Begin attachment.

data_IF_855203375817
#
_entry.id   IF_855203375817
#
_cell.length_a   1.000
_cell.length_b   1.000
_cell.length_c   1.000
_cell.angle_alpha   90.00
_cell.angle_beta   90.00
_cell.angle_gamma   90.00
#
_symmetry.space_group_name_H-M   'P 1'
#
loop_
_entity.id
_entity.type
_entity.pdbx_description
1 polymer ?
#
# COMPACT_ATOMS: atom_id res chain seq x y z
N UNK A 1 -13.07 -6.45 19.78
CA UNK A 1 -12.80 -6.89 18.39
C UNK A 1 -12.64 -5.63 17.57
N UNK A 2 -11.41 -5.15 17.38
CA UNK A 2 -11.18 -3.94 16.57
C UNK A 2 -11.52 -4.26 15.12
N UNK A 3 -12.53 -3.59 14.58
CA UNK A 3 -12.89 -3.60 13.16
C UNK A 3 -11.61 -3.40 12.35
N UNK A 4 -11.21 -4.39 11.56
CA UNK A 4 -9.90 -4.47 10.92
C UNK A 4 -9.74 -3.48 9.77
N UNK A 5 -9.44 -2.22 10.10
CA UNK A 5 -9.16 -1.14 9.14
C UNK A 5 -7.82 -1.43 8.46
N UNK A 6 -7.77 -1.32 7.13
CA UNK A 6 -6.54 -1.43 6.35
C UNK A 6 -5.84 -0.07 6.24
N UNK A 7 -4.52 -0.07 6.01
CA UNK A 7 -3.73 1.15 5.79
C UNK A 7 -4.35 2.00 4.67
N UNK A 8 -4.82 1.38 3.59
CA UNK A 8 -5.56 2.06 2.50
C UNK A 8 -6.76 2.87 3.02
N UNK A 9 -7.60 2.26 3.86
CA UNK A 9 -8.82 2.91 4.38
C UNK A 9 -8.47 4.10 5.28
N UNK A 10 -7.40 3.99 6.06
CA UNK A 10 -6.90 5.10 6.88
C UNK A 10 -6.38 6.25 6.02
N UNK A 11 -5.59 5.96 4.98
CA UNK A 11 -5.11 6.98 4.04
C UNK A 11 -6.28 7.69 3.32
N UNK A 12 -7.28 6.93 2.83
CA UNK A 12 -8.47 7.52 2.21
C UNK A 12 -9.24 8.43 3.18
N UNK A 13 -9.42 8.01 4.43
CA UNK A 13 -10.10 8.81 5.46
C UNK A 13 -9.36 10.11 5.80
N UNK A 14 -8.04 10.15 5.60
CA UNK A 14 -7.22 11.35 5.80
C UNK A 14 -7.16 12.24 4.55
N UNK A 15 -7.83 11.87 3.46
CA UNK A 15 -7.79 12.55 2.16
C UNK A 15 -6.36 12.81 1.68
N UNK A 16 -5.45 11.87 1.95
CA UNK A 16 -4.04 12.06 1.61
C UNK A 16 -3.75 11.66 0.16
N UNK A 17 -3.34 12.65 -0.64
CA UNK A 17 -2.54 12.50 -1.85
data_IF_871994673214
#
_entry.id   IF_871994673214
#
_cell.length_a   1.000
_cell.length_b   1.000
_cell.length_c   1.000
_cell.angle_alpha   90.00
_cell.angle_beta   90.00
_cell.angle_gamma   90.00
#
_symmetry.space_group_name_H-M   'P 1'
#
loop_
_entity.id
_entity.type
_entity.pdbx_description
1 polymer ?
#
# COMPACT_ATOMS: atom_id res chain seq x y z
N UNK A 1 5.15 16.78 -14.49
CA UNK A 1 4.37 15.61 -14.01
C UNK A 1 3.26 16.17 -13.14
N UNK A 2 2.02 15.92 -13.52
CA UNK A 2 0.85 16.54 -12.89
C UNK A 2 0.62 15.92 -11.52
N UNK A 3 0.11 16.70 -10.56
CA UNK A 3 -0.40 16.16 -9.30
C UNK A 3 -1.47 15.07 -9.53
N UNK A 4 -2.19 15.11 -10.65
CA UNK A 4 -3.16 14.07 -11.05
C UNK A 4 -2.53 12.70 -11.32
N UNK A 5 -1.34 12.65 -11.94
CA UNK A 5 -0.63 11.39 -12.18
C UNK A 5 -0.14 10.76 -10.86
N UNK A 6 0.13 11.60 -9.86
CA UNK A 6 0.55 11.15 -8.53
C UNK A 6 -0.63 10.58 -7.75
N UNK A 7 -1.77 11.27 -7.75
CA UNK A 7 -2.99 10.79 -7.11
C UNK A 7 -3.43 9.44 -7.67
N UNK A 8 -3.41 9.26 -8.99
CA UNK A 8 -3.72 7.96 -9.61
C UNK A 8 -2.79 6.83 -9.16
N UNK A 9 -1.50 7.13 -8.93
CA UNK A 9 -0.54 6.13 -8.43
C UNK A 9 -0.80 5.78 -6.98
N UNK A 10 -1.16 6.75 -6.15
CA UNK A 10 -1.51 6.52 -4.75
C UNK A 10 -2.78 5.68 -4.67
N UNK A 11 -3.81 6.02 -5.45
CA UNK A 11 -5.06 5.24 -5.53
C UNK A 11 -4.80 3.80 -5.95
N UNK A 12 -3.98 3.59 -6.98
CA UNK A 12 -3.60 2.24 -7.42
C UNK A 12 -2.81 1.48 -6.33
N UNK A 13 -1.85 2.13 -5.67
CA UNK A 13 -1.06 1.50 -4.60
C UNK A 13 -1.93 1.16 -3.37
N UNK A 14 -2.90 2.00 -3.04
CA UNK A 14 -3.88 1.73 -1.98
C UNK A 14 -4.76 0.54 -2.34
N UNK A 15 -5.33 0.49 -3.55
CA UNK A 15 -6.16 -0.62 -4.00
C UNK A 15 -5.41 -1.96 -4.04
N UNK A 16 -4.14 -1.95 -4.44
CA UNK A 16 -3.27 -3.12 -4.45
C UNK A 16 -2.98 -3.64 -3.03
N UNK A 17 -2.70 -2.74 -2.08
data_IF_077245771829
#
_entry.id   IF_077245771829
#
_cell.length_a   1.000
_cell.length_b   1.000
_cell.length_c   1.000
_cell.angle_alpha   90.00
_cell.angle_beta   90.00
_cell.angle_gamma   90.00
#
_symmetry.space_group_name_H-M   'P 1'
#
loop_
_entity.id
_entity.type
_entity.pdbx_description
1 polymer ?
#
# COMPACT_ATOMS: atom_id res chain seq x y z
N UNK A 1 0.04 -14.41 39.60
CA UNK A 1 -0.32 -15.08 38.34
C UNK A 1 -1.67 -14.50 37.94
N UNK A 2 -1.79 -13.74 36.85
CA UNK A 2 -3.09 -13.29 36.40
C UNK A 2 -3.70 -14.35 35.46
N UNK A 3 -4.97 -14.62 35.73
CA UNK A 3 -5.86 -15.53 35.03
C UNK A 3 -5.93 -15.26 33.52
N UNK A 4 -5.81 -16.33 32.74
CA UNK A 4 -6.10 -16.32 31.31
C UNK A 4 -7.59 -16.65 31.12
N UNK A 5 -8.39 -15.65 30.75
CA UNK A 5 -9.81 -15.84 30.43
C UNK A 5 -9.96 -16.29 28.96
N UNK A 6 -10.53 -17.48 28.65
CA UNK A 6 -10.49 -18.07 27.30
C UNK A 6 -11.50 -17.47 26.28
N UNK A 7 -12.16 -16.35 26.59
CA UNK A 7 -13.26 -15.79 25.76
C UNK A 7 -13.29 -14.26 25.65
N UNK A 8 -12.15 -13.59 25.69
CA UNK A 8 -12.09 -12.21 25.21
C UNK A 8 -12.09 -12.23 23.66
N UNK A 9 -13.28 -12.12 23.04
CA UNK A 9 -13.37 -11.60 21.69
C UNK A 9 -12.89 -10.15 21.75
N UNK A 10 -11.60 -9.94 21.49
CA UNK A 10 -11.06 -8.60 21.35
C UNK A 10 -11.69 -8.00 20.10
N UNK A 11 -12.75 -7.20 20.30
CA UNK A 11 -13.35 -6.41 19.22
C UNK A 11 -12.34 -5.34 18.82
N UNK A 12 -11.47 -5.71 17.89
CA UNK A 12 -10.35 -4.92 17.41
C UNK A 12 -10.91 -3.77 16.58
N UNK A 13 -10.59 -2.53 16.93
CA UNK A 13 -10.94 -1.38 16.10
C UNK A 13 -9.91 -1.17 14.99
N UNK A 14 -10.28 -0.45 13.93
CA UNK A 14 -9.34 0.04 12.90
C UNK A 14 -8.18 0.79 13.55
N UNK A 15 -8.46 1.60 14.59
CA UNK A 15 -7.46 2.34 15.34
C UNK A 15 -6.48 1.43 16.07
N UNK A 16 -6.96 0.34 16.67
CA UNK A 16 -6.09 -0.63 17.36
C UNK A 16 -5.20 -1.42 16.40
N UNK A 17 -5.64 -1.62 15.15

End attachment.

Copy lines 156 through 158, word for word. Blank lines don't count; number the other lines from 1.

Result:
_entity.pdbx_description
1 polymer ?
#